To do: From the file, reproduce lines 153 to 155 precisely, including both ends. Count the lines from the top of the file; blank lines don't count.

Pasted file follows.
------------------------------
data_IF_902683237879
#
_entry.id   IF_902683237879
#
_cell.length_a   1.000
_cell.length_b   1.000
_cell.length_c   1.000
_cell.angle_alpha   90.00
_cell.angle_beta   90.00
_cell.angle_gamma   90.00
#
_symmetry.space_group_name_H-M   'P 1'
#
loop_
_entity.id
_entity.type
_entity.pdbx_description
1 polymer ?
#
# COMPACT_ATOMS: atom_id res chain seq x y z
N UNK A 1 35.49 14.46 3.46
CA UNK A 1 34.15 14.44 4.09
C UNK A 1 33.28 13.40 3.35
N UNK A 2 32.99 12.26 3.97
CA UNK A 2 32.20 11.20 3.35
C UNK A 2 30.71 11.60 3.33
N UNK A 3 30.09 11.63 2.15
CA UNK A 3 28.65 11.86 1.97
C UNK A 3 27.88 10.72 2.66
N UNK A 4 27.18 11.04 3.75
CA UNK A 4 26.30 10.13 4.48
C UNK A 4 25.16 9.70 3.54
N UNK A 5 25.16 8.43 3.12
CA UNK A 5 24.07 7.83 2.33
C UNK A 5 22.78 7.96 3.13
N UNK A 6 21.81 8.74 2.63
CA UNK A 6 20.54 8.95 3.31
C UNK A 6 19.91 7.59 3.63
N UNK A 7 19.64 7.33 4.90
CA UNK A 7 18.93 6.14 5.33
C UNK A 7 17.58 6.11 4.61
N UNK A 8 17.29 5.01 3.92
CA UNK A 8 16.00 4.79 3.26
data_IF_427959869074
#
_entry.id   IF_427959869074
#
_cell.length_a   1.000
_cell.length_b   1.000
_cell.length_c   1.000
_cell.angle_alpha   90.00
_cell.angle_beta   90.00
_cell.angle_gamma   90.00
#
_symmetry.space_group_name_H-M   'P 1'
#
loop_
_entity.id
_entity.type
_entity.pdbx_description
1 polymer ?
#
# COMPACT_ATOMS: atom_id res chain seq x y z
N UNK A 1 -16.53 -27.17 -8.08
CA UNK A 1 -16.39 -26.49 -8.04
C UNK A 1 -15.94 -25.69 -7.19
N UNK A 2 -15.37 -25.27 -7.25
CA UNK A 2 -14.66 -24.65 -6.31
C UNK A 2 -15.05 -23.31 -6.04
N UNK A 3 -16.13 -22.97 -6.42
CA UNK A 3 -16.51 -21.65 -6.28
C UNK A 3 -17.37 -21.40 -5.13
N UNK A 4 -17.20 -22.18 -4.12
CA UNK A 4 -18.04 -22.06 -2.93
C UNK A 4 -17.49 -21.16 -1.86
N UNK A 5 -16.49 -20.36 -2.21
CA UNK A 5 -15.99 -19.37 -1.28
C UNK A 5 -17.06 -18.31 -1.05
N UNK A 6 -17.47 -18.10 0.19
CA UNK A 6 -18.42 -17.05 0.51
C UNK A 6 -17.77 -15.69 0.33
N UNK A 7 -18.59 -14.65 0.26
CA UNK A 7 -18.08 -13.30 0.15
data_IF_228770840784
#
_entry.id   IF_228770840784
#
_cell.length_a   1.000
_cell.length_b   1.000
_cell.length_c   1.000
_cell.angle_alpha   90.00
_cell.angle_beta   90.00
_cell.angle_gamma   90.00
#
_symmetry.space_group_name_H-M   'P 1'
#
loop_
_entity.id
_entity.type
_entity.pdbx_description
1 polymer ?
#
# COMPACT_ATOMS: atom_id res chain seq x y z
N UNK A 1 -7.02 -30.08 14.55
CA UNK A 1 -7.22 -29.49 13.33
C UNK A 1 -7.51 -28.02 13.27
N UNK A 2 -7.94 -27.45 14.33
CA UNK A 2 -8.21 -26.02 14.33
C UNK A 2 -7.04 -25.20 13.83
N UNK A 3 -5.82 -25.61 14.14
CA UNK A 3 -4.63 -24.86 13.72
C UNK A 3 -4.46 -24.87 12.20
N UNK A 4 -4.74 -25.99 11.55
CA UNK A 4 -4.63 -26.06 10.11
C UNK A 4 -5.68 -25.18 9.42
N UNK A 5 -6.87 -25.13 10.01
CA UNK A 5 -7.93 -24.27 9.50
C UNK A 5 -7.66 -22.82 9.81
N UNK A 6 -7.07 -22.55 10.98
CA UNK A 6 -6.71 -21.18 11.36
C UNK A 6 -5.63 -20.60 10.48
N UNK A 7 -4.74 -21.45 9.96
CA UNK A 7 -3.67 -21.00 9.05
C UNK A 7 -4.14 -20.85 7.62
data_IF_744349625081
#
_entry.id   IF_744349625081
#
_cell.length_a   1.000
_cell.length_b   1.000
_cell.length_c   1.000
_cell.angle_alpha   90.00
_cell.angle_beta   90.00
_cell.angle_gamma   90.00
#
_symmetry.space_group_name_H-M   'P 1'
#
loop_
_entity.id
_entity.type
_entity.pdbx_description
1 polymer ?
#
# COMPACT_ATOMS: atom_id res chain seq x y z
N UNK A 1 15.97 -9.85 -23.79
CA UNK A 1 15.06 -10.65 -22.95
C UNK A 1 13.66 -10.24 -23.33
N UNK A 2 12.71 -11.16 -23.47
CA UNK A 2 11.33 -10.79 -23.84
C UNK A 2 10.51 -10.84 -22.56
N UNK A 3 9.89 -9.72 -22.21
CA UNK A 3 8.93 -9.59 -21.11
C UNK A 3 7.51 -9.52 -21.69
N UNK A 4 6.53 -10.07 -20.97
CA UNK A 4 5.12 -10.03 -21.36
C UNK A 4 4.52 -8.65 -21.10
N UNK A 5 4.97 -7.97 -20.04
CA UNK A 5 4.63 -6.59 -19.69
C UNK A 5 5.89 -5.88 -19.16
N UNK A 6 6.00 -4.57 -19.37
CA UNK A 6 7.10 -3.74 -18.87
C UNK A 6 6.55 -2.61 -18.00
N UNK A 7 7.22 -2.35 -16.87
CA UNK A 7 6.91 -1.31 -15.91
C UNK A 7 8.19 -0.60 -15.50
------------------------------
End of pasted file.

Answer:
C UNK A 3 7.51 -9.52 -21.69
N UNK A 4 6.53 -10.07 -20.97
CA UNK A 4 5.12 -10.03 -21.36